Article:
Although you wanted to eat seconds and thirds you didn't, why? You ask...there was so much more that was about to come out and you needed the room in your tummy. Soon we were finished and the table was cleared, everyone pitched in to help and it was not to help because we were helpful... it was because we all wanted to get to the next glorious dish!

More anticipation... how incredibly lovely was the next dish which had been wafting from the kitchen with the most delicious aromas. Hear it comes! Oh, yes... exactly what everyone knew... a huge, huge, platter of pierogies/varenyky, smothered with just the right color and doneness of sautéed onions in butter...YUM! Then, in a few minutes, if that was not enough, out came another huge, I mean humongous platter of holubtchi - gulompki, which were also smothered with the onions and butter. This was immediately followed by the most delicious mushroom gravy which even to this day, still makes me lick my lips while remembering the taste. Also present were the usual bowls of sour cream, salads, etc.

Oh, oh, oh how delicious it was...yes, dumplings were and still are my favorite food... Stuffed with potatoe and sautéed onion... potatoe and cheese... just potatoes... sauerkraut... sauerkraut and sautéed onion... sauerkraut and sautéed mushrooms... plums, cherries, which had a wonderfully delicious butter and bread crumb sauce. I could go on, however, I'm sure you've all have had these kind of memories too.

Yes, it was Christmas, my favorite time of year. I didn't get presents, however, what I got was experiences and memories... and what very pleasant, treasured ones they were and remain... still to this day...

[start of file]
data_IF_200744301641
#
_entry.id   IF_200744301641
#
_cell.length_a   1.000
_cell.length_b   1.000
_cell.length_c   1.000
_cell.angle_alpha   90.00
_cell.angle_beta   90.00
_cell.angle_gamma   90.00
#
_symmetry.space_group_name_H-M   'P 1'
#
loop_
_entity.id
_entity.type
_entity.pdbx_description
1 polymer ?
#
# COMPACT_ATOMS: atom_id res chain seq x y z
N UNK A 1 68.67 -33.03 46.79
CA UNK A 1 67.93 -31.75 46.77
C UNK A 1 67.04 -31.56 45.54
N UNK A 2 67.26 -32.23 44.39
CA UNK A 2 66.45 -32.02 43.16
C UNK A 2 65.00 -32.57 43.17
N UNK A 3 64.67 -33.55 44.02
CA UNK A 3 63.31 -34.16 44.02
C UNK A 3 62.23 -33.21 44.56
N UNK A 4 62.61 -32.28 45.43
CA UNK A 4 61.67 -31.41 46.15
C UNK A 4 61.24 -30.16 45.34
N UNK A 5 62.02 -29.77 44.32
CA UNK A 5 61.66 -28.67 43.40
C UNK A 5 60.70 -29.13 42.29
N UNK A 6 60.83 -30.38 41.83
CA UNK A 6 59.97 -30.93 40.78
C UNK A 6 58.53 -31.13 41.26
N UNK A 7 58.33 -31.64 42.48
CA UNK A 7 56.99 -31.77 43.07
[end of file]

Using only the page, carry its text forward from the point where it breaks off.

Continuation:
This was my original post... Thank you for the response... I hope to see more!
annab 6 | 23  
1 Jul 2006 /  #4
You must have been a good eater too. My memories from childhood revolve around me not eating enough to make my mom happy. She has always been a great cook, so I guess the fact I wouldn't eat was somewhat offensive to her. It was as if I didn't like her food!

To this day, I don't know why I didn't want to eat, and I still happen to skip a meal occasionally. I was always a small and skinny girl, but at times I wanted to make my mom happy, so once I ate so much that I couldn't move as my stomach hurt too much; and I had to be carried to my bed to rest. My family found that event pretty funny and they still have a laugh about it from time to time.

One thing I do remember, I hated barshch when I was little. Today, I have to agree with you though. The soup is very delicious especially when served with eggrolls stuffed with liver sausage (paszteciki) or mushroom filled dumplings (uszka).
5 Nov 2006 /  #5
Even better when you chuck in some lamb chops or steak when cooking. Meat melts in your mouth and adds flavour to the soup.